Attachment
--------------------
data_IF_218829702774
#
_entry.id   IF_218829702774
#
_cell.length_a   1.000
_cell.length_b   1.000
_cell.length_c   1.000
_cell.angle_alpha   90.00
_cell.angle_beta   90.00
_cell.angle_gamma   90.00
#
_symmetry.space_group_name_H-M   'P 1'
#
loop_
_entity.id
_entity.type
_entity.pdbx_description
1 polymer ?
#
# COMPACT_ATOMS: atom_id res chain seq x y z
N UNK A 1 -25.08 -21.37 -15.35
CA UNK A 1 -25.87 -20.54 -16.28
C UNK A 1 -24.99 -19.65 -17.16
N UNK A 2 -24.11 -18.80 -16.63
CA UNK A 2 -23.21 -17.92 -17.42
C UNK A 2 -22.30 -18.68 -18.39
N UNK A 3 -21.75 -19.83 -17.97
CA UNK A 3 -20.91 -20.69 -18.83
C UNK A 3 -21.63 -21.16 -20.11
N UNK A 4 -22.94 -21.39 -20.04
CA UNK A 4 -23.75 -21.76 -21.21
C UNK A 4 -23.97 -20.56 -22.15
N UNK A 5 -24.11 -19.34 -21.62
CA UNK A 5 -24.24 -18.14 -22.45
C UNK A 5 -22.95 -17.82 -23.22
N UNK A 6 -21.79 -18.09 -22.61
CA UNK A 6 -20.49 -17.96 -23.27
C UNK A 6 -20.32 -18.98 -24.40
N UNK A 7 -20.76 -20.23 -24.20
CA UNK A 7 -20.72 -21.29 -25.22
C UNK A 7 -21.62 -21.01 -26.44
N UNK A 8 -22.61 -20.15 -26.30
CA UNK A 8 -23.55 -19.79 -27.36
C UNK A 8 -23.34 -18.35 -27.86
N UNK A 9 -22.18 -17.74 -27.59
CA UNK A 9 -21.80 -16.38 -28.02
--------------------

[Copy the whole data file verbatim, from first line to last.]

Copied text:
data_IF_218829702774
#
_entry.id   IF_218829702774
#
_cell.length_a   1.000
_cell.length_b   1.000
_cell.length_c   1.000
_cell.angle_alpha   90.00
_cell.angle_beta   90.00
_cell.angle_gamma   90.00
#
_symmetry.space_group_name_H-M   'P 1'
#
loop_
_entity.id
_entity.type
_entity.pdbx_description
1 polymer ?
#
# COMPACT_ATOMS: atom_id res chain seq x y z
N UNK A 1 -25.08 -21.37 -15.35
CA UNK A 1 -25.87 -20.54 -16.28
C UNK A 1 -24.99 -19.65 -17.16
N UNK A 2 -24.11 -18.80 -16.63
CA UNK A 2 -23.21 -17.92 -17.42
C UNK A 2 -22.30 -18.68 -18.39
N UNK A 3 -21.75 -19.83 -17.97
CA UNK A 3 -20.91 -20.69 -18.83
C UNK A 3 -21.63 -21.16 -20.11
N UNK A 4 -22.94 -21.39 -20.04
CA UNK A 4 -23.75 -21.76 -21.21
C UNK A 4 -23.97 -20.56 -22.15
N UNK A 5 -24.11 -19.34 -21.62
CA UNK A 5 -24.24 -18.14 -22.45
C UNK A 5 -22.95 -17.82 -23.22
N UNK A 6 -21.79 -18.09 -22.61
CA UNK A 6 -20.49 -17.96 -23.27
C UNK A 6 -20.32 -18.98 -24.40
N UNK A 7 -20.76 -20.23 -24.20
CA UNK A 7 -20.72 -21.29 -25.22
C UNK A 7 -21.62 -21.01 -26.44
N UNK A 8 -22.61 -20.15 -26.30
CA UNK A 8 -23.55 -19.79 -27.36
C UNK A 8 -23.34 -18.35 -27.86
N UNK A 9 -22.18 -17.74 -27.59
CA UNK A 9 -21.80 -16.38 -28.02